Iceland is generally known for its breathtaking views and landscapes. But if you visit one of Iceland’s national parks, your experience will be one of the best in your life.
In this article, we dive into everything you should know about Iceland’s national parks.
Iceland’s National Parks vs Iceland’s Nature Reserves
The first thing we need to mention is that Iceland officially has only 3 national parks (gigantic national parks, we may add). But Iceland has various other nature reserves located all across the island. The nature reserves you will find in Iceland are:
- Hvalnes Nature Reserve
- Thorsmork Nature Reserve
- Breidafjjordur Nature Reserve
- Vatnsfjordur Nature Reserve
- Heidmork Nature Reserve
- Hornstrandir Nature Reserve
- Fjallabak Nature Reserve
Iceland’s National Parks
Iceland has three national parks. Thingvellir National Park, Snæfellsnes National Park, and Vatnajökull National Park. ‘Till a few years ago, we actually had four, but Skaftafell National Park has now been included as part of Vatnajökull National Park. Here’s everything you should know about these natural marvels:
Thingvellir National Park
Thingvellir National Park lies east of Reykjavík (about 40 kilometers) and is the first stop on the popular Golden Circle route in Iceland. Thingvellir is not only full of natural wonders, but it is also a UNESCO World Heritage Site. It holds significant historical value to Icelanders.
Thingvellir directly translates to “the fields of parliament”. That is because it was here that the first parliament was established in Iceland. And the tale of how this came to be is quite interesting.
The Beginning of Thingvellir
A man who owned some prime real estate in Iceland was found guilty of murder and, as per the requirements of the law, his land became public property. A man was asked to find a meeting place where all the representatives of the various clans could gather to discuss any island matters.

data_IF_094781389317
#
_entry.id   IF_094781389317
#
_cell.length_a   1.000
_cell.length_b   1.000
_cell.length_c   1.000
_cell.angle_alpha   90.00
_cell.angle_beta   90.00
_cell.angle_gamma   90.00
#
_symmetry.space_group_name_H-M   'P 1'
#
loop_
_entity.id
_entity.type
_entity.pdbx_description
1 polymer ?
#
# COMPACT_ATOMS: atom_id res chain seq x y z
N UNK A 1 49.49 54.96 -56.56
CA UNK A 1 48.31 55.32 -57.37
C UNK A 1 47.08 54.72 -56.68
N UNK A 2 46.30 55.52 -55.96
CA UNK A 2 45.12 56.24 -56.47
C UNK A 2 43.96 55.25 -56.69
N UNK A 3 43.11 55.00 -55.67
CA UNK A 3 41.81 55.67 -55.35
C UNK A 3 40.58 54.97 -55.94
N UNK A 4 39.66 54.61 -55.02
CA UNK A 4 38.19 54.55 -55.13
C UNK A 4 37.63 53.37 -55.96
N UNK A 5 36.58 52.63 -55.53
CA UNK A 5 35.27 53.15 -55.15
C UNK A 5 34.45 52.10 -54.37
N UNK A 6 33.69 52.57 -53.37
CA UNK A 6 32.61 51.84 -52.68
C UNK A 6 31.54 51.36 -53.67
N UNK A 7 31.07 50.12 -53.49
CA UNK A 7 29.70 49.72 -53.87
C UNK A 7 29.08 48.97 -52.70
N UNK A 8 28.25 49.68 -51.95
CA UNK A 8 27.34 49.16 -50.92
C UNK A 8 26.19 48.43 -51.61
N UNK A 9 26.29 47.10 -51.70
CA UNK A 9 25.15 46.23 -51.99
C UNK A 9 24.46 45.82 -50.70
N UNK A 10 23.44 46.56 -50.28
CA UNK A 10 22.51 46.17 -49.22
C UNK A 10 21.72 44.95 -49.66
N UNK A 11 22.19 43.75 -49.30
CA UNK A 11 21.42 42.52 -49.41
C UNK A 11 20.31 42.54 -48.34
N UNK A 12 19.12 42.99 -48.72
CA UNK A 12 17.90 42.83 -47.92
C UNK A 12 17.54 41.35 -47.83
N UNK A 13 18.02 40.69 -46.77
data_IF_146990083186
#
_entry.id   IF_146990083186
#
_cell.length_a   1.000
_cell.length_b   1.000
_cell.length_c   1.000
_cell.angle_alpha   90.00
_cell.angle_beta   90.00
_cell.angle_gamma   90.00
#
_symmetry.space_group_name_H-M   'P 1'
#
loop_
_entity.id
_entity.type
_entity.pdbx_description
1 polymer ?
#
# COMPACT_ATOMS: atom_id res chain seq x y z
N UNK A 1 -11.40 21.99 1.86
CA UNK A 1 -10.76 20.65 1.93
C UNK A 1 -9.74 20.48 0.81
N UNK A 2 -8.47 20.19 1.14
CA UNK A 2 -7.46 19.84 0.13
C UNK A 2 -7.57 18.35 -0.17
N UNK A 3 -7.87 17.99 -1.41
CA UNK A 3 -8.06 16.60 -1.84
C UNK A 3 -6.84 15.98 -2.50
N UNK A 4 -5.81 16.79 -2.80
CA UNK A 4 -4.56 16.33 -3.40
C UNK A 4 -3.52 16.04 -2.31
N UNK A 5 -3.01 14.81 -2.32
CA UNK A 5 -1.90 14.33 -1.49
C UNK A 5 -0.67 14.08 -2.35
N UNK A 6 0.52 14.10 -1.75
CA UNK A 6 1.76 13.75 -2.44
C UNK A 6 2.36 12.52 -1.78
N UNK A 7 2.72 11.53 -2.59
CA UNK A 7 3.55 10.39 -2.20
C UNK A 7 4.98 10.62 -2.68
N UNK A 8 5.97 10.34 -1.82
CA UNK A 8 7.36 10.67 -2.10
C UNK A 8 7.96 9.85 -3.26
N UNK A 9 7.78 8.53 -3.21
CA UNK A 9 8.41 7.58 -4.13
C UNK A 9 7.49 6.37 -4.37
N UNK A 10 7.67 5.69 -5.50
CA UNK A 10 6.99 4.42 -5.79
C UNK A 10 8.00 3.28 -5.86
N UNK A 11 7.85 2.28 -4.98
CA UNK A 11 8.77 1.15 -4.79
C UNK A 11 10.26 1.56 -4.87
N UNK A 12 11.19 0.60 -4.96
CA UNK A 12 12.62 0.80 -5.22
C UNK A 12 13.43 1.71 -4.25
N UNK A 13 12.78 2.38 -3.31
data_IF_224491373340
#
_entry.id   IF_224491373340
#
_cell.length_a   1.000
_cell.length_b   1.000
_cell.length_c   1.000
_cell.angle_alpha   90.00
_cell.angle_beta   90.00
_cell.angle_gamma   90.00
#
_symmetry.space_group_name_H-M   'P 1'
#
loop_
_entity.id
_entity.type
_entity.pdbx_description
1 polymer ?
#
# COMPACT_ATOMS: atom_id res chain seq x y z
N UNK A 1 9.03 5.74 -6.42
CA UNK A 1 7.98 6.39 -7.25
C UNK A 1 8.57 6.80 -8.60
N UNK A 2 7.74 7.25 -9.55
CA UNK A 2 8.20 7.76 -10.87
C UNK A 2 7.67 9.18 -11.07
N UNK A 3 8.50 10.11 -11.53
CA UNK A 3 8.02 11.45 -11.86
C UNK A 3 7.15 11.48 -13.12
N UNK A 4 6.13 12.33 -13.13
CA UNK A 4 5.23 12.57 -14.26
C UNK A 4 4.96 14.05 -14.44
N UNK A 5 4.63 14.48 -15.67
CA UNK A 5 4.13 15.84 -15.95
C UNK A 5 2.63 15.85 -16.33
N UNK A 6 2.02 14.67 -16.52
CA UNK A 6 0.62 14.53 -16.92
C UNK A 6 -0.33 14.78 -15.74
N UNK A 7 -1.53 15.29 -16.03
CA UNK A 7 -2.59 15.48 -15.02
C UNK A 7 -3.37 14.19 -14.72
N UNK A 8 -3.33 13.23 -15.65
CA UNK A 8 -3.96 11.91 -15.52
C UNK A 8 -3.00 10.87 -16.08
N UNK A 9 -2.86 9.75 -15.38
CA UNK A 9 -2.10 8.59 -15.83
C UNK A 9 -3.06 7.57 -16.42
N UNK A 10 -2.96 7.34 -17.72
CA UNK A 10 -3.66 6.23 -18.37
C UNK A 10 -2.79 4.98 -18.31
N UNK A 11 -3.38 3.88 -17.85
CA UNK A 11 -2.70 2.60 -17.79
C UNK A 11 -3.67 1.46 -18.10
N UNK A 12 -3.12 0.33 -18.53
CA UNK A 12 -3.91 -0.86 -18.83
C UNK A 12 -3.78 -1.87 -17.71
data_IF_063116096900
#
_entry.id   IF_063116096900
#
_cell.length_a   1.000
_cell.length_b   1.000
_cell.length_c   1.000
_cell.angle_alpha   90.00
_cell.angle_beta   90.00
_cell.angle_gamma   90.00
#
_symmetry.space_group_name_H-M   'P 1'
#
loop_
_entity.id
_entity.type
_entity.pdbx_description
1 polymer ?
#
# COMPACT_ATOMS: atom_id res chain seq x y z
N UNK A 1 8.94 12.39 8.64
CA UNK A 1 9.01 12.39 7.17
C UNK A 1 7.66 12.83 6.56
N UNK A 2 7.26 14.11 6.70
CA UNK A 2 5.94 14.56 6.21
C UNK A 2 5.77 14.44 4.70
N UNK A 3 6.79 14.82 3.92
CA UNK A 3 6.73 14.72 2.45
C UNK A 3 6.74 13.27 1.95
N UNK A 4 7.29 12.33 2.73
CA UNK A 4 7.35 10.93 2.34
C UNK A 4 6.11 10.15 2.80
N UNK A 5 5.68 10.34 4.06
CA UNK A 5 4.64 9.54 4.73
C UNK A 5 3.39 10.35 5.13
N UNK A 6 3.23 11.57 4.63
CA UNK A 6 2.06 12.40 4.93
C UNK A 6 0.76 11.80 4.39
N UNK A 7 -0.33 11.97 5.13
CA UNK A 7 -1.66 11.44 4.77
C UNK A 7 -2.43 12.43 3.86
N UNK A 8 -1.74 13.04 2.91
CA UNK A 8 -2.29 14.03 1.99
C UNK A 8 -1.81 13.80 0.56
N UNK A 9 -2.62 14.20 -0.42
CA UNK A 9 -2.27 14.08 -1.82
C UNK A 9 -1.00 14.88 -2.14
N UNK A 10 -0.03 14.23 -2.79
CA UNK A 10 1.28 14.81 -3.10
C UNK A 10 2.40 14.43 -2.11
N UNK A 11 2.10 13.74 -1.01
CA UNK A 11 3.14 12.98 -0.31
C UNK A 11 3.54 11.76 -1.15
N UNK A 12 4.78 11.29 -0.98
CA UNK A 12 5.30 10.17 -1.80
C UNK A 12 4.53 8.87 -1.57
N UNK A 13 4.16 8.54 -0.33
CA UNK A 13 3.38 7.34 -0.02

The property of the convicted man was conveniently located for all representatives, and Geitskör couldn’t believe his luck. This site would later be known as Thingvellir. And so, it came to be that more than 30 chiefs gathered at the spot in the year 930 AD to discuss laws and other relevant island matters.
An Annual Occurence
After a very successful first meeting, it was decided that they would continue meeting like that on an annual basis. This arrangement/institution was called Alpingi (see where we’re going with this?) Throughout the centuries, many important decisions were made here. Decisions such as abandoning their Old Norse pagan beliefs. Also, declaring their independence from Denmark.
Iceland’s First Parliament
The “parliament” was active all throughout the years except for 1799 to 1844 because of Danish colonialism. And when it finally returned thereafter, the parliament started right where it left off, but this time it would be in the capital city of Reykjavík. So, the Icelandic parliament of today had its origin in Thingvellir. It is because of this history that it was included in the UNESCO World Heritage Site List in 2004.
The Thingvellir Geology
Another thing that makes Thingvellir one of the most unique Icelandic National Parks is its geology. Thingvellir itself lies in a rift valley.
That means that you are quite literally between two continents when visiting this national park in Iceland. As you descend into the valley after entering the park from Reykjavík, the cliff face you’ll be looking at is, in fact, the edge of North America. And when you ascend on the other side of the park, the adjacent cliff wall is Eurasia.
Thingvellir’s Claims to Fame
Thingvellir National Park has a few claims to fame that visitors can look forward to:
- You can go and visit a few of the locations that were featured in the popular series, Game of Thrones. Places such as Almannagja Gorge and Lake Thingvellirvatn.
- Dive or snorkel the Silfra Fissure, where you can lie between the Eurasian and North American continents.
- Go fishing in Lake Thingvellirvatn.